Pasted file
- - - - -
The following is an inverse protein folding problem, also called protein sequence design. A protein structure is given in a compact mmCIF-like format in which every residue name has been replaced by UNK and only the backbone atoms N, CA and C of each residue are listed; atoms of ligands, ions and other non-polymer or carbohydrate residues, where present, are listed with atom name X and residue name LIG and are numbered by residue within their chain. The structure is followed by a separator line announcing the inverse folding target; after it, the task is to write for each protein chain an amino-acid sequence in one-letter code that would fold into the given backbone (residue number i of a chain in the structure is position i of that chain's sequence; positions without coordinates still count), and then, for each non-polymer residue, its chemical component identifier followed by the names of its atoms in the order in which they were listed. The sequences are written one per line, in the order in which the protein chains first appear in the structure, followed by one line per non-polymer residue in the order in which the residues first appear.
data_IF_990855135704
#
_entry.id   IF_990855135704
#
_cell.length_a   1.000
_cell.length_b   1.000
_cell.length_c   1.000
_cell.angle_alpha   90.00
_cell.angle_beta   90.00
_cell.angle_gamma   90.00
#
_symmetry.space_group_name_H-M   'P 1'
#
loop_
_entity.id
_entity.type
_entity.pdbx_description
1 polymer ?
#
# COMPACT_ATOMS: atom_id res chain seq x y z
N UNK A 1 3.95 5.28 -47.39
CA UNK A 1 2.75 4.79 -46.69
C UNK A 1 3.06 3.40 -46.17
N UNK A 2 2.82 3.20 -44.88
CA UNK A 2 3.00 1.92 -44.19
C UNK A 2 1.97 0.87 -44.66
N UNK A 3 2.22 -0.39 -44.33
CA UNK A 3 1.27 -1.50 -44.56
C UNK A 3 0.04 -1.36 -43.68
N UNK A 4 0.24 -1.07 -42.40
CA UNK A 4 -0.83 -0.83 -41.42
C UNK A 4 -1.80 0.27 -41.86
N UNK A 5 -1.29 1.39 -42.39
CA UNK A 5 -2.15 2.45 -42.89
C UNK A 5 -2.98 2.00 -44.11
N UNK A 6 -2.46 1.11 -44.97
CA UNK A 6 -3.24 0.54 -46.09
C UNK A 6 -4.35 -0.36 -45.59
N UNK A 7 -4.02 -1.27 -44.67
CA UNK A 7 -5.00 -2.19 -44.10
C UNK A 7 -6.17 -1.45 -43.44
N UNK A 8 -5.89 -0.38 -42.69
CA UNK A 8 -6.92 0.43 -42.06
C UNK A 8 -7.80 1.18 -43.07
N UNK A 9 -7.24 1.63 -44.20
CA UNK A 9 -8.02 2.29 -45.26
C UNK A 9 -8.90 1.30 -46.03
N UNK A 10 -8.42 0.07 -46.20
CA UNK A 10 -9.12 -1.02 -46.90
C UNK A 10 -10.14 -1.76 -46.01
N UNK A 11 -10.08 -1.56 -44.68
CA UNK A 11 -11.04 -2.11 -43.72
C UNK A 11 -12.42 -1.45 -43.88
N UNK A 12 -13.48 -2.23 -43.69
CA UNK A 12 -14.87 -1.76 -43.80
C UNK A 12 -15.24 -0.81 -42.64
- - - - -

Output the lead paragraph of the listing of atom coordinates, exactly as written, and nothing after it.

The following is an inverse protein folding problem, also called protein sequence design. A protein structure is given in a compact mmCIF-like format in which every residue name has been replaced by UNK and only the backbone atoms N, CA and C of each residue are listed; atoms of ligands, ions and other non-polymer or carbohydrate residues, where present, are listed with atom name X and residue name LIG and are numbered by residue within their chain. The structure is followed by a separator line announcing the inverse folding target; after it, the task is to write for each protein chain an amino-acid sequence in one-letter code that would fold into the given backbone (residue number i of a chain in the structure is position i of that chain's sequence; positions without coordinates still count), and then, for each non-polymer residue, its chemical component identifier followed by the names of its atoms in the order in which they were listed. The sequences are written one per line, in the order in which the protein chains first appear in the structure, followed by one line per non-polymer residue in the order in which the residues first appear.